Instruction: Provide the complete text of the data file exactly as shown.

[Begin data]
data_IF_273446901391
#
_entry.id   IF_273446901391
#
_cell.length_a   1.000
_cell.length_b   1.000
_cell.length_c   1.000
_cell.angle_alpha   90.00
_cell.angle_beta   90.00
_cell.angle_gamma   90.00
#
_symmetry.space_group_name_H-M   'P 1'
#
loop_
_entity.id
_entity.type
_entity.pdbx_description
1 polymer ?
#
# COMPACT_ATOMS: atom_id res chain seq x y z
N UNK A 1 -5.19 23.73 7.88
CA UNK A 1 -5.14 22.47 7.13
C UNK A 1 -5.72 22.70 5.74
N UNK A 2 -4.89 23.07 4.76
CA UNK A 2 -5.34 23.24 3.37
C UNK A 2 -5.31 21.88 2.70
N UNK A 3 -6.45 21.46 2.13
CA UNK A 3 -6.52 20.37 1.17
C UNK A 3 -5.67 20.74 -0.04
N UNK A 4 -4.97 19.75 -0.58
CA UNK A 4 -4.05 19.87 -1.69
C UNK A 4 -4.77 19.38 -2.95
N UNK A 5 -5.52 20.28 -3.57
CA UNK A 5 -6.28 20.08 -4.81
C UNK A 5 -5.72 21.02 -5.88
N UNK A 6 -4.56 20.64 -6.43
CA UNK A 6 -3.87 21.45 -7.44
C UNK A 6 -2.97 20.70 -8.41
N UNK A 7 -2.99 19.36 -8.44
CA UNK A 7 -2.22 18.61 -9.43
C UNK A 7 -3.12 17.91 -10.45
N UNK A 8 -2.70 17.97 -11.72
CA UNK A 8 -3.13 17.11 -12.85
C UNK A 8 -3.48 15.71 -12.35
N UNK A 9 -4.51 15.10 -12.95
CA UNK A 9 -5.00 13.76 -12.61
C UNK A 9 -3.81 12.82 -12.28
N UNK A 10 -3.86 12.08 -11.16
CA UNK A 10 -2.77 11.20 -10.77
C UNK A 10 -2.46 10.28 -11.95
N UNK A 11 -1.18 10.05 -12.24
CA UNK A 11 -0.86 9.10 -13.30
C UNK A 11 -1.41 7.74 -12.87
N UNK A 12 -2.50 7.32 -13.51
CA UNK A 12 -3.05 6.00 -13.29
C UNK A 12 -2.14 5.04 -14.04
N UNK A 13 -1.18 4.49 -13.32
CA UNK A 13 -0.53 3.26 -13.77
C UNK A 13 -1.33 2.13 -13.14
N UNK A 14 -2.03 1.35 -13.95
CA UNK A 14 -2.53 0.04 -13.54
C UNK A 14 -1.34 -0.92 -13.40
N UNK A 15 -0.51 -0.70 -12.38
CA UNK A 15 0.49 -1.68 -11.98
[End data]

data_IF_273446901391
#
_entry.id   IF_273446901391
#
_cell.length_a   1.000
_cell.length_b   1.000
_cell.length_c   1.000
_cell.angle_alpha   90.00
_cell.angle_beta   90.00
_cell.angle_gamma   90.00
#
_symmetry.space_group_name_H-M   'P 1'
#
loop_
_entity.id
_entity.type
_entity.pdbx_description
1 polymer ?
#
# COMPACT_ATOMS: atom_id res chain seq x y z
N UNK A 1 -5.19 23.73 7.88
CA UNK A 1 -5.14 22.47 7.13
C UNK A 1 -5.72 22.70 5.74
N UNK A 2 -4.89 23.07 4.76
CA UNK A 2 -5.34 23.24 3.37
C UNK A 2 -5.31 21.88 2.70
N UNK A 3 -6.45 21.46 2.13
CA UNK A 3 -6.52 20.37 1.17
C UNK A 3 -5.67 20.74 -0.04
N UNK A 4 -4.97 19.75 -0.58
CA UNK A 4 -4.05 19.87 -1.69
C UNK A 4 -4.77 19.38 -2.95
N UNK A 5 -5.52 20.28 -3.57
CA UNK A 5 -6.28 20.08 -4.81
C UNK A 5 -5.72 21.02 -5.88
N UNK A 6 -4.56 20.64 -6.43
CA UNK A 6 -3.87 21.45 -7.44
C UNK A 6 -2.97 20.70 -8.41
N UNK A 7 -2.99 19.36 -8.44
CA UNK A 7 -2.22 18.61 -9.43
C UNK A 7 -3.12 17.91 -10.45
N UNK A 8 -2.70 17.97 -11.72
CA UNK A 8 -3.13 17.11 -12.85
C UNK A 8 -3.48 15.71 -12.35
N UNK A 9 -4.51 15.10 -12.95
CA UNK A 9 -5.00 13.76 -12.61
C UNK A 9 -3.81 12.82 -12.28
N UNK A 10 -3.86 12.08 -11.16
CA UNK A 10 -2.77 11.20 -10.77
C UNK A 10 -2.46 10.28 -11.95
N UNK A 11 -1.18 10.05 -12.24
CA UNK A 11 -0.86 9.10 -13.30
C UNK A 11 -1.41 7.74 -12.87
N UNK A 12 -2.50 7.32 -13.51
CA UNK A 12 -3.05 6.00 -13.29
C UNK A 12 -2.14 5.04 -14.04
N UNK A 13 -1.18 4.49 -13.32
CA UNK A 13 -0.53 3.26 -13.77
C UNK A 13 -1.33 2.13 -13.14
N UNK A 14 -2.03 1.35 -13.95
CA UNK A 14 -2.53 0.04 -13.54
C UNK A 14 -1.34 -0.92 -13.40
N UNK A 15 -0.51 -0.70 -12.38
CA UNK A 15 0.49 -1.68 -11.98